Dr. José Rosa

CATEGORIES: Featured Faculty
Management and Marketing Professor, Jose Rosa, portraits
  • Why do you believe that the USLS program is important on campus?
    • USLS serves several important functions on campus.  First, its presence legitimizes the idea that Latinx culture contributes to the national mosaic and is worthy of being studied and understood.  Second, it provides a centralized and focused source of knowledge to Iowa State students, faculty, and staff who wish or need to know more about Latinx history, culture, and its current concerns and development in the country.  Lastly, I think that it serves as a source of pride and affirmation to Iowa State Latinx students who might otherwise question whether or not they belong at our great university
  • How do your work and interests intersect with USLS studies? 
    • Some of my research has involved consumer innovativeness in countries like Colombia, Dominican Republic, Guatemala, and Chile, and it has been a source of enjoyment and price to see rich outcomes emerge from the intersection of Latinx culture and human ingenuity in those settings.  The research and pedagogy of USLS scholars are central to my work.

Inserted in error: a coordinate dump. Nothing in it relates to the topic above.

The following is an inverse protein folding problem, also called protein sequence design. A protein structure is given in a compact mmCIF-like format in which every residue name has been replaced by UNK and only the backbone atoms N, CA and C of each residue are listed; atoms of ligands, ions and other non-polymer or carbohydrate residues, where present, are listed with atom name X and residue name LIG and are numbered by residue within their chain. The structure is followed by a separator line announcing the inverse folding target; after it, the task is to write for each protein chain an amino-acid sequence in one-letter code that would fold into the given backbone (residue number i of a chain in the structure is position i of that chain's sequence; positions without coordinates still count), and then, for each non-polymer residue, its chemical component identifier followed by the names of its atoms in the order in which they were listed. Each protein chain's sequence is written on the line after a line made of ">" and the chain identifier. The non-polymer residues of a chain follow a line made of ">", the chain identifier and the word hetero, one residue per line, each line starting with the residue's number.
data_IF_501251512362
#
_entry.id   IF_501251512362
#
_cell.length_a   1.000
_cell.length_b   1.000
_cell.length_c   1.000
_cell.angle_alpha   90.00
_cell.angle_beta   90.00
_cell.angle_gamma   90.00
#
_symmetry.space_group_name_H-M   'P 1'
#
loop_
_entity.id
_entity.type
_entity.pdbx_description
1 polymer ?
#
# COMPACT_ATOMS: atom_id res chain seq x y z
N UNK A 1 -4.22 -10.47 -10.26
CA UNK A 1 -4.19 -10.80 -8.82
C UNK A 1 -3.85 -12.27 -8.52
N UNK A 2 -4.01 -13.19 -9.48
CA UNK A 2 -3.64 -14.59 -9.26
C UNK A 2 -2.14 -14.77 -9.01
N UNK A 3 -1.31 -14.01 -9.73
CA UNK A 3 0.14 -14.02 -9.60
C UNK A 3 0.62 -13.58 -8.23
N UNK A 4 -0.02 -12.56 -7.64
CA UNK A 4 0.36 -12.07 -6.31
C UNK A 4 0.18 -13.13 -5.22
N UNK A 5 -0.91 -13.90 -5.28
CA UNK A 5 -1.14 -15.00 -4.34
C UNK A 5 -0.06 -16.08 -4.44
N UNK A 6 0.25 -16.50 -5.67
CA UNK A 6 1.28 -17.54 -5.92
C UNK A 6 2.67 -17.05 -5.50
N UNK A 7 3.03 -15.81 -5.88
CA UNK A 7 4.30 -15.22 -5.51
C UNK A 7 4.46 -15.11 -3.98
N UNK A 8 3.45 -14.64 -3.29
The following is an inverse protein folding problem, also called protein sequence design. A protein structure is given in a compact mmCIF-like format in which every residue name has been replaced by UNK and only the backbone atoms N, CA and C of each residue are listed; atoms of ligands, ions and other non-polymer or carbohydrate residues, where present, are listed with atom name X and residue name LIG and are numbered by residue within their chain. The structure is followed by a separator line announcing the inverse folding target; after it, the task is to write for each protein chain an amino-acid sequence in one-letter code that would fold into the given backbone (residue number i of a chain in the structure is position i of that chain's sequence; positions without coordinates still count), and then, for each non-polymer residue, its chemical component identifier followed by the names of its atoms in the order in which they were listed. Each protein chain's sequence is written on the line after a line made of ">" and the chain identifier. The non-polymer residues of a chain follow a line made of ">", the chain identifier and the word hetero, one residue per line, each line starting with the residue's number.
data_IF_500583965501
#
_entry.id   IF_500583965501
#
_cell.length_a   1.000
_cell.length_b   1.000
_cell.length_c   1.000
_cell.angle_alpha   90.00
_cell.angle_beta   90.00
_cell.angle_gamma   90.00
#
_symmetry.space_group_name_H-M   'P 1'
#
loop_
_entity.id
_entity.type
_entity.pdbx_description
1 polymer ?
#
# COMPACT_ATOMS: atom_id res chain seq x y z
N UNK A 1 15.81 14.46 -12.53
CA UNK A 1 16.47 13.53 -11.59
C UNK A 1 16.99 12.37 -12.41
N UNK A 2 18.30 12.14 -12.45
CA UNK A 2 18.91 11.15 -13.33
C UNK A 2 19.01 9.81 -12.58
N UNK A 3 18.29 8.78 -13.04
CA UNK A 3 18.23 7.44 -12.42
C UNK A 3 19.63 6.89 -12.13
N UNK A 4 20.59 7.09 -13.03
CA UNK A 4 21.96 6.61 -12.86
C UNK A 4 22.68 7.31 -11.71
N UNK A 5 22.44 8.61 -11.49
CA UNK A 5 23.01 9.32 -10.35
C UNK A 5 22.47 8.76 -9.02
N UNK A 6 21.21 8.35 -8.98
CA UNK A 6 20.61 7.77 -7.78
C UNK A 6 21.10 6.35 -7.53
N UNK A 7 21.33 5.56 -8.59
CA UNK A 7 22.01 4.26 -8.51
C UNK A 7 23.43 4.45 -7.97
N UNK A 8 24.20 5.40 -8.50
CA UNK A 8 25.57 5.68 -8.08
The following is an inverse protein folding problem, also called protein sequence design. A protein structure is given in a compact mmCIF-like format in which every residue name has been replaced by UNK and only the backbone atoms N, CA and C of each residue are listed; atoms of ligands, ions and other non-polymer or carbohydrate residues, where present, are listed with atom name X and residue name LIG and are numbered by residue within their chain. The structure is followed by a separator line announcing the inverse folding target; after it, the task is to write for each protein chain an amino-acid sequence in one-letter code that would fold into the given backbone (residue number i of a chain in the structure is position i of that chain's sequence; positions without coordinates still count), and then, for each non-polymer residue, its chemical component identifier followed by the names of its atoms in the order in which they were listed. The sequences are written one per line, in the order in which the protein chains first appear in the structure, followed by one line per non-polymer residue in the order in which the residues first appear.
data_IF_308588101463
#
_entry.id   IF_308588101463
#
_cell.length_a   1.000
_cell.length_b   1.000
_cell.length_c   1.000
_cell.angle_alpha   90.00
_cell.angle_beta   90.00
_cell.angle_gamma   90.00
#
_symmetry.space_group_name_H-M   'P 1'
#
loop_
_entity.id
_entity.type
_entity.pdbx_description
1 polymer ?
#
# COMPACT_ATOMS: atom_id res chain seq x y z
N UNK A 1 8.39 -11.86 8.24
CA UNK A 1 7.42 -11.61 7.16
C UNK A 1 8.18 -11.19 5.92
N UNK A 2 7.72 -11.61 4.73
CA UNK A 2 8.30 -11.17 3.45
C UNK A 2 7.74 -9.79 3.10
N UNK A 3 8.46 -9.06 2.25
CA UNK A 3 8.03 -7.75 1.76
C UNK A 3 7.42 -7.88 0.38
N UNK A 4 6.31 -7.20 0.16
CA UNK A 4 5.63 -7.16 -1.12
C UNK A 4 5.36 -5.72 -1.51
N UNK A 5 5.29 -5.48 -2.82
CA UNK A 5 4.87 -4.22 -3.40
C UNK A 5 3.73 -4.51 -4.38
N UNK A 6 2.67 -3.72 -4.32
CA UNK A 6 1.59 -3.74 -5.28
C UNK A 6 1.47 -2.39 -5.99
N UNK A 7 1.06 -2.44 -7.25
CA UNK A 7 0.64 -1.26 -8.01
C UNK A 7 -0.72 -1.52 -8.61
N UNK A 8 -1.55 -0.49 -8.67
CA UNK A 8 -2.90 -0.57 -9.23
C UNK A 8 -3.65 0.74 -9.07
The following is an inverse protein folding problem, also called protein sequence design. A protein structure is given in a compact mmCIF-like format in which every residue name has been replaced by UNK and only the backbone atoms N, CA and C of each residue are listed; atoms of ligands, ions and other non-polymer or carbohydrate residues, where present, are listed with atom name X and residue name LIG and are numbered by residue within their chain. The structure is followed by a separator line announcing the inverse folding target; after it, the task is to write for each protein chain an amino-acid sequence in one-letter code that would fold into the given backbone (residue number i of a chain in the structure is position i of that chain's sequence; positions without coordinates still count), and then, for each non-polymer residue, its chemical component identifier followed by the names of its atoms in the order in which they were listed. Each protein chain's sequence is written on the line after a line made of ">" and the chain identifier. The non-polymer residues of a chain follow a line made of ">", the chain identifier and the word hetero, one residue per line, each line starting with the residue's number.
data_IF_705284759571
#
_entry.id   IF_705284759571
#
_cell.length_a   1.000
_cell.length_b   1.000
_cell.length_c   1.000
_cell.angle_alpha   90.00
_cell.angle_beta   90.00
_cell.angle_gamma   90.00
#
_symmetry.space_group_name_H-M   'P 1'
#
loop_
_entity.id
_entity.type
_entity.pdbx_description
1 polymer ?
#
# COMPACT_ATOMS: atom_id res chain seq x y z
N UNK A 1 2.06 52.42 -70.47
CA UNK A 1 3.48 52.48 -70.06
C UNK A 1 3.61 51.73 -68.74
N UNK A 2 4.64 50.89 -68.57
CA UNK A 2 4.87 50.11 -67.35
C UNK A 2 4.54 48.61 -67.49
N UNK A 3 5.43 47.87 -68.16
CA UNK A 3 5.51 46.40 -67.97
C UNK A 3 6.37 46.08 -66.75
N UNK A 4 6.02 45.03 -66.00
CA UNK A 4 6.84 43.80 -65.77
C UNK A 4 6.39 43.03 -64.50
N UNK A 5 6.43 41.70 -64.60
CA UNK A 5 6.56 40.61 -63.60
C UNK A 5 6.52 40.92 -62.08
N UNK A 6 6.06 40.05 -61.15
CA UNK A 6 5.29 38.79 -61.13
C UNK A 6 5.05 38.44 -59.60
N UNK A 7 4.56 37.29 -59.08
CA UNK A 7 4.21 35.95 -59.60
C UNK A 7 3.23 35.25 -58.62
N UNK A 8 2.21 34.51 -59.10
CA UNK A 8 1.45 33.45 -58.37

• Why is USLS important to you?
    • USLS’ role at Iowa State inspires me to work harder for equity and social justice in Iowa and the country.  I arrived in the Upper Midwest in the early 1970s, and quickly learned that most people knew little about Latinx culture and its value, largely because Latinx topics were simply not part of the educational curriculum, neither in K-12 nor higher ed institutions.  It was hard to belong when to most people you were an extension of the I Love Lucy Show (Desi Arnaz) and Smother Brothers comedy routines (José Jimenez).  USLS helps elevate awareness and visibility for the Latinx population.  It helps us be less marginalized, and that is a good thing.
  • How did you get to where you are today?
    • I moved from Puerto Rico to Michigan in the early 70s to study at General Motors Institute and work at General Motors.  My secret dream was to become a race car driver in the tradition of Mark Donohue, who drove for the Penske Team.  Once in US higher ed, I realized that race car driving was out of my reach, but that professional development was not.  I received my bachelor’s degree from the Institute and went directly into an MBA program because of the work experience the Institute provided.  After MBA graduation, I worked in a number of General Motors divisions and subsidiaries and learned along the way that scholarly pursuits aligned well with my interests and abilities.  In 1987, already in my 30s, married, and with two children, it seemed right nevertheless to quit my job and enter doctoral studies with the goal of becoming a professor.  After more than thirty years in the academy, I can say with conviction that research and teaching have been supremely fulfilling.  I am very fortunate.